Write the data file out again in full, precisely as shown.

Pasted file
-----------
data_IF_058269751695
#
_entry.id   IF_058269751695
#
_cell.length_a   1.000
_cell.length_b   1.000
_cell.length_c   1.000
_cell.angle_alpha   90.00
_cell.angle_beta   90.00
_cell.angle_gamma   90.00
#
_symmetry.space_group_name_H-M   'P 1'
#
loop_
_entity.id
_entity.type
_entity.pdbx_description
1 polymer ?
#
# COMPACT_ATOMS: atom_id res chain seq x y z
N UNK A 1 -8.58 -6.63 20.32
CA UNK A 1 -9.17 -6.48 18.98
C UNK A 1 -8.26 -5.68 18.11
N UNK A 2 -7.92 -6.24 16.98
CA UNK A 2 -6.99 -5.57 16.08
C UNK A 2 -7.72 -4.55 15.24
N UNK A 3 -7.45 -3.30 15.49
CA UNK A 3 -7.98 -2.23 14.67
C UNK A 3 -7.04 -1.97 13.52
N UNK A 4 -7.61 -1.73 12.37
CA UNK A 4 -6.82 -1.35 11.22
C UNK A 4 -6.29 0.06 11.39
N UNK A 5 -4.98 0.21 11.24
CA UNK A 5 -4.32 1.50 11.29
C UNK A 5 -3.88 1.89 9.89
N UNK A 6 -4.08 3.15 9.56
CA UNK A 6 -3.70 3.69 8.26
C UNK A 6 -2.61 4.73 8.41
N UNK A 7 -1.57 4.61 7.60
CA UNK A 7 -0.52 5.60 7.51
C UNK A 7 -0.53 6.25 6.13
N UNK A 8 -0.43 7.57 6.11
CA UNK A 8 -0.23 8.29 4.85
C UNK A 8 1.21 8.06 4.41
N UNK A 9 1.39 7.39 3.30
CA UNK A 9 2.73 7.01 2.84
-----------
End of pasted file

data_IF_058269751695
#
_entry.id   IF_058269751695
#
_cell.length_a   1.000
_cell.length_b   1.000
_cell.length_c   1.000
_cell.angle_alpha   90.00
_cell.angle_beta   90.00
_cell.angle_gamma   90.00
#
_symmetry.space_group_name_H-M   'P 1'
#
loop_
_entity.id
_entity.type
_entity.pdbx_description
1 polymer ?
#
# COMPACT_ATOMS: atom_id res chain seq x y z
N UNK A 1 -8.58 -6.63 20.32
CA UNK A 1 -9.17 -6.48 18.98
C UNK A 1 -8.26 -5.68 18.11
N UNK A 2 -7.92 -6.24 16.98
CA UNK A 2 -6.99 -5.57 16.08
C UNK A 2 -7.72 -4.55 15.24
N UNK A 3 -7.45 -3.30 15.49
CA UNK A 3 -7.98 -2.23 14.67
C UNK A 3 -7.04 -1.97 13.52
N UNK A 4 -7.61 -1.73 12.37
CA UNK A 4 -6.82 -1.35 11.22
C UNK A 4 -6.29 0.06 11.39
N UNK A 5 -4.98 0.21 11.24
CA UNK A 5 -4.32 1.50 11.29
C UNK A 5 -3.88 1.89 9.89
N UNK A 6 -4.08 3.15 9.56
CA UNK A 6 -3.70 3.69 8.26
C UNK A 6 -2.61 4.73 8.41
N UNK A 7 -1.57 4.61 7.60
CA UNK A 7 -0.52 5.60 7.51
C UNK A 7 -0.53 6.25 6.13
N UNK A 8 -0.43 7.57 6.11
CA UNK A 8 -0.23 8.29 4.85
C UNK A 8 1.21 8.06 4.41
N UNK A 9 1.39 7.39 3.30
CA UNK A 9 2.73 7.01 2.84